New engineering dean
Ogunnaike named dean of the College of Engineering effective July 1
1 p.m., July 1, 2013--Babatunde A. Ogunnaike, William L. Friend Chaired Professor of Chemical and Biomolecular Engineering at the University of Delaware, has been named dean of engineering following a nationwide search, UD President Patrick T. Harker announced today. The appointment is effective July 1.
As dean, Ogunnaike will be responsible for the academic leadership of more than 130 faculty members in six departments with a total enrollment of over 3,000 undergraduate and graduate students. Additionally, the College of Engineering is home to a wide range of disciplines that support world-class programs and 14 research centers.
Five UD students cited
“I am honored to accept this leadership opportunity,” Ogunnaike said. “This is a very important time in history for those of us charged with educating the next generation of engineers. With our dedicated and talented faculty and staff, we are well positioned to take our world-class engineering college to the next level. Together we can create a collaborative culture that will enable us to reach our goals side by side.”
Ogunnaike said his vision for the college includes a renewed commitment to excellence through strategic focus on three key engineering enterprises: research, education and entrepreneurship. He plans to increase the college’s global reach, financial stability, diversity and engagement with alumni and the community.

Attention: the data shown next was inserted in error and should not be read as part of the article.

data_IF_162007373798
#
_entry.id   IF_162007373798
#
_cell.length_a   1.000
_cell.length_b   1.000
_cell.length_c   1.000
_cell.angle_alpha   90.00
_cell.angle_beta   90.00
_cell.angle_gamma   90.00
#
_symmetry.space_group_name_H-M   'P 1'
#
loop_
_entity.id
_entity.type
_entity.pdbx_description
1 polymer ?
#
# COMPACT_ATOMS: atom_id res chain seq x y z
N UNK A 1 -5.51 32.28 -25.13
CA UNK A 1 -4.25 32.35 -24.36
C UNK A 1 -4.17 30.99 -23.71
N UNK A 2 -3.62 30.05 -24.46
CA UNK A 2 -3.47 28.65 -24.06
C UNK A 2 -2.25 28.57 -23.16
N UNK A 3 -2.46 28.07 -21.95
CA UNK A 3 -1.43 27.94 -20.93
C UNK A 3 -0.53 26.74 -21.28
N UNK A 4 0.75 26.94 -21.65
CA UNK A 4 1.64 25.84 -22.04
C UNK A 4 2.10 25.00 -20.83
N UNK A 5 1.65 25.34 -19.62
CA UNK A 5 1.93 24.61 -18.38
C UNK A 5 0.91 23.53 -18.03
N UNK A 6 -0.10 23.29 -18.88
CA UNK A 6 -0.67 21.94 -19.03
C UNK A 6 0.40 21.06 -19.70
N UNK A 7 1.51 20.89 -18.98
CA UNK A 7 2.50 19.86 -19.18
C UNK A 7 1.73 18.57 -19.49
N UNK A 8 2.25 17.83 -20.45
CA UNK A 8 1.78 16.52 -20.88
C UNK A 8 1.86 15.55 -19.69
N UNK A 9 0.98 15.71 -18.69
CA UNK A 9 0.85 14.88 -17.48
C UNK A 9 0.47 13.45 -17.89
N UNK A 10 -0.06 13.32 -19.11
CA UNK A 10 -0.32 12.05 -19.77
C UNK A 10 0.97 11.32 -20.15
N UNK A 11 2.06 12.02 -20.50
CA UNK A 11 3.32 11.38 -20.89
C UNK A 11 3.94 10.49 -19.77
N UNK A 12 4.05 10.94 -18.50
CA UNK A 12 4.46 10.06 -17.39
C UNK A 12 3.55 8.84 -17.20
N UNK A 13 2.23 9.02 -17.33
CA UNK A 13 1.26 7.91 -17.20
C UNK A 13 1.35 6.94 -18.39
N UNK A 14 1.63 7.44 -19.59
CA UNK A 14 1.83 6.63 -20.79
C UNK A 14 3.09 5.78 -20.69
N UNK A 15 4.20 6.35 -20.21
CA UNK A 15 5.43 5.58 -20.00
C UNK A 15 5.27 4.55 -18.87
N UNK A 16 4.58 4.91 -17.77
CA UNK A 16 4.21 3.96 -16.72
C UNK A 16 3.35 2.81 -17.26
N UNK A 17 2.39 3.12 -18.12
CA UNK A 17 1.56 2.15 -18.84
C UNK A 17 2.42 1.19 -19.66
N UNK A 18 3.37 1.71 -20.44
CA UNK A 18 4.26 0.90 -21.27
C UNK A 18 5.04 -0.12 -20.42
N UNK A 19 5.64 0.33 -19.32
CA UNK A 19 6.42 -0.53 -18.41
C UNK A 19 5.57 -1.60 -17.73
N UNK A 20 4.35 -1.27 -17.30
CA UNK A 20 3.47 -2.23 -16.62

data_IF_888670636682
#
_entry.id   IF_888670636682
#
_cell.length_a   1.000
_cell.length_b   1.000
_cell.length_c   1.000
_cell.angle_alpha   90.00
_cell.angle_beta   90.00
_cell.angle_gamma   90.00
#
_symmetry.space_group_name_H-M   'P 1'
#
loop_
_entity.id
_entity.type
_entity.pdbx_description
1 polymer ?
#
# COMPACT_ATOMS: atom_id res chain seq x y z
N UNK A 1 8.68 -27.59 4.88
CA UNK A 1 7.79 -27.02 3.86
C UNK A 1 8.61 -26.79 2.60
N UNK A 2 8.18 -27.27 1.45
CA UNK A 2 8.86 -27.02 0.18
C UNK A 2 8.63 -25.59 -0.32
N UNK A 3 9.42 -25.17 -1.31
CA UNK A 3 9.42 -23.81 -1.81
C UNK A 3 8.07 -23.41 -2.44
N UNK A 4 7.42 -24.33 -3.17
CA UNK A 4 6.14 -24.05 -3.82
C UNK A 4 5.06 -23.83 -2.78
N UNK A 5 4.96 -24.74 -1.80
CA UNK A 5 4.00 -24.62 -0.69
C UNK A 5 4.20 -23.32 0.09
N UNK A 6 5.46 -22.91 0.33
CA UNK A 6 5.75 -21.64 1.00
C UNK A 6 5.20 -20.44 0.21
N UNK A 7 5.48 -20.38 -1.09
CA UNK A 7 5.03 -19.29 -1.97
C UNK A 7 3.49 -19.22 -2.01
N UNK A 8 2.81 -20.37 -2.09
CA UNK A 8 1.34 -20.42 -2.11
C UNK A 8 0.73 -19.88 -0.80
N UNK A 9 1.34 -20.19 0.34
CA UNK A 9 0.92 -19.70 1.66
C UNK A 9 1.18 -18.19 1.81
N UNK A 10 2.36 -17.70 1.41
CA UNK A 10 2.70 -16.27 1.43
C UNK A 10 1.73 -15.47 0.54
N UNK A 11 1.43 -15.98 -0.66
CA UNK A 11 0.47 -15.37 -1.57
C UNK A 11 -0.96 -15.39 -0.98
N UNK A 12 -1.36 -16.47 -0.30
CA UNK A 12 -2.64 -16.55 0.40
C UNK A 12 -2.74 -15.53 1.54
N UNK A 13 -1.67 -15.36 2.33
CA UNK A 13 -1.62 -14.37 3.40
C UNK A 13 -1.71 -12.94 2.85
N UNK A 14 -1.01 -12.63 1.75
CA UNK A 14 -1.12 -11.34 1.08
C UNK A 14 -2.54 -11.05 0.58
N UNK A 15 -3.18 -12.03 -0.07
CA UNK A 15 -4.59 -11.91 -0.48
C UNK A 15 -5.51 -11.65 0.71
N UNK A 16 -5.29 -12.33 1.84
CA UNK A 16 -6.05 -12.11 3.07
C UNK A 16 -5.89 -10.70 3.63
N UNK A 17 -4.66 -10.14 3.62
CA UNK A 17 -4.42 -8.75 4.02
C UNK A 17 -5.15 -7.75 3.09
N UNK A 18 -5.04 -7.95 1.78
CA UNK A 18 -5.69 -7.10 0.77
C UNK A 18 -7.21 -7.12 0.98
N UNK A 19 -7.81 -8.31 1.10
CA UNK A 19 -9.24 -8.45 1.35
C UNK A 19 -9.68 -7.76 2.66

First and foremost is the challenge to revitalize the engineering education enterprise so that it prepares students effectively for the changing workforce of tomorrow. This initiative, he said, will enable college leadership and faculty to leverage cross-disciplinary course opportunities, innovative technology for course delivery and student entrepreneurship programs, such as the University’s Horn Program in Entrepreneurship.
“Dr. Ogunnaike brings an impressive portfolio of skills to this leadership position,” said UD President Patrick Harker. “His commitment to the profession of engineering and his dedication to his students are matched by a clear and well-articulated vision for the future of Delaware’s College of Engineering.”
“A member of our engineering faculty for more than 10 years, Tunde has an impressive record of commitment to this institution,” Interim Provost Nancy Brickhouse said. “For the last two years, he has served ably as interim dean, demonstrating his abilities to lead a complex organization.”
“I look forward to working with Dr. Ogunnaike as a member of our senior administrative team,” said Domenico Grasso, who becomes UD’s provost Aug. 15. “His academic accomplishments, global perspective and vision for the future of engineering education and research will serve us well as we work to move this University to the next stage of recognition and accomplishment.”
Ogunnaike served the college as interim dean from 2011-13 and, during that time, worked to develop partnerships with other academic institutions and to strengthen community partnerships with such organizations as Bloom Energy, U.S. Army Research Laboratory, DuPont and JPMorgan Chase.